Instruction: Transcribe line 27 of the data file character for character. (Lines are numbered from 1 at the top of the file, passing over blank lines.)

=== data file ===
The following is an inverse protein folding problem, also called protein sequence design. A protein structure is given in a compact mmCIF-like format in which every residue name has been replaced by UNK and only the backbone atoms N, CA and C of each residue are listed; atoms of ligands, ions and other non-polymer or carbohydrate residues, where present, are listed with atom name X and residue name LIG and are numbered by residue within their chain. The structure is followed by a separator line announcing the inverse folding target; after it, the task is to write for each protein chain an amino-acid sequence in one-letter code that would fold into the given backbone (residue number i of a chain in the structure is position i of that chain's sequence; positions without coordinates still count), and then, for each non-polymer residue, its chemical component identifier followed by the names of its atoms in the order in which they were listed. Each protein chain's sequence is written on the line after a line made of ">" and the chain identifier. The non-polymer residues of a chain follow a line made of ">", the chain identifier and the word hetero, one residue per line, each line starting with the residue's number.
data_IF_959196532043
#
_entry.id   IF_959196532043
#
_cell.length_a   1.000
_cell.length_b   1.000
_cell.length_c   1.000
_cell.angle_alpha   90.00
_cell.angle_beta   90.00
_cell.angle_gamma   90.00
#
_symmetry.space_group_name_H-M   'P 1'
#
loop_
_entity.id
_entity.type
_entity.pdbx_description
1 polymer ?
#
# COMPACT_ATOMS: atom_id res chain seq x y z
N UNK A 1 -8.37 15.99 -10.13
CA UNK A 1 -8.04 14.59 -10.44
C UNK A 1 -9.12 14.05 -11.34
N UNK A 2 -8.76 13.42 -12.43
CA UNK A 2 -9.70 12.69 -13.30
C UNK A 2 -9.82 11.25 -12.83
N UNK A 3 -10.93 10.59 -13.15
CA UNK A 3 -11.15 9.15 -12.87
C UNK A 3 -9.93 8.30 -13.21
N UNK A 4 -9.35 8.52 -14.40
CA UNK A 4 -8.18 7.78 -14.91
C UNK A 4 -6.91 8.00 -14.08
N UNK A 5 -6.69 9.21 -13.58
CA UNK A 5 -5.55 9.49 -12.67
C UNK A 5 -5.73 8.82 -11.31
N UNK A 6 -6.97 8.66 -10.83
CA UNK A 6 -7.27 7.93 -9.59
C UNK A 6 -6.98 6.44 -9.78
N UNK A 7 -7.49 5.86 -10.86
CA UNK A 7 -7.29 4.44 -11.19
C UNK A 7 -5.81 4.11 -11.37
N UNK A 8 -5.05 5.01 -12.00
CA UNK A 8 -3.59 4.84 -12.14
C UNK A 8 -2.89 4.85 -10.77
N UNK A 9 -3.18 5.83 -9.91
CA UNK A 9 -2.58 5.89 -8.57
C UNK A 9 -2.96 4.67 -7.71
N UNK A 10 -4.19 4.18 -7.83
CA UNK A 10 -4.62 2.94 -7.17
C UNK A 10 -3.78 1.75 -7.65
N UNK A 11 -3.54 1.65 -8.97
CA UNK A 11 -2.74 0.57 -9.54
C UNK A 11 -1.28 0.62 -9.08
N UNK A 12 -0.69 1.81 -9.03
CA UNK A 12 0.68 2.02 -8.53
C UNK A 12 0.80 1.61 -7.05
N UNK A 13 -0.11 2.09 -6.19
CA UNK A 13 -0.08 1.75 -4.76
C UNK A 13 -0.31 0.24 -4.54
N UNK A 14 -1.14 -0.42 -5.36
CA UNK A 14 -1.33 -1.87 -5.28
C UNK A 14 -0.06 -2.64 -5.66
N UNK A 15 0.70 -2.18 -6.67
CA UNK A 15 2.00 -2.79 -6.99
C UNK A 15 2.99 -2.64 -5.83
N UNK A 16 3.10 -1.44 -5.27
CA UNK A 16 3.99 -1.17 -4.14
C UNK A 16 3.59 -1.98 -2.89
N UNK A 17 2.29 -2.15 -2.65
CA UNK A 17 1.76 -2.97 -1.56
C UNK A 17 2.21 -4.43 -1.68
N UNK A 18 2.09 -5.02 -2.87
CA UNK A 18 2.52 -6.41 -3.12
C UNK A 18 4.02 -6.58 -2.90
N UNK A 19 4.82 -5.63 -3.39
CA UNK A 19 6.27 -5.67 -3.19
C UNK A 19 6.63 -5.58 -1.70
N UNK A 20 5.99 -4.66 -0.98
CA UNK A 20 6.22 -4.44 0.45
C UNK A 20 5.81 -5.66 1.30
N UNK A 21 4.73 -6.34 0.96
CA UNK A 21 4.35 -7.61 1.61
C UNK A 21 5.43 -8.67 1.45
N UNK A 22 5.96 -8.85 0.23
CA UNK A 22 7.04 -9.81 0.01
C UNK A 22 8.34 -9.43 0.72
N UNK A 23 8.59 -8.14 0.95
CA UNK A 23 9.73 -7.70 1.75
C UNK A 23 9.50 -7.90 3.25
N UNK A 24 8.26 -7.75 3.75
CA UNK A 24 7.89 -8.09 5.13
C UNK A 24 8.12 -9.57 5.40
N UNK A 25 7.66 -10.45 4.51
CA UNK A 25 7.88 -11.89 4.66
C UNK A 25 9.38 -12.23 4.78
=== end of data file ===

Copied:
C UNK A 2 -9.82 11.25 -12.83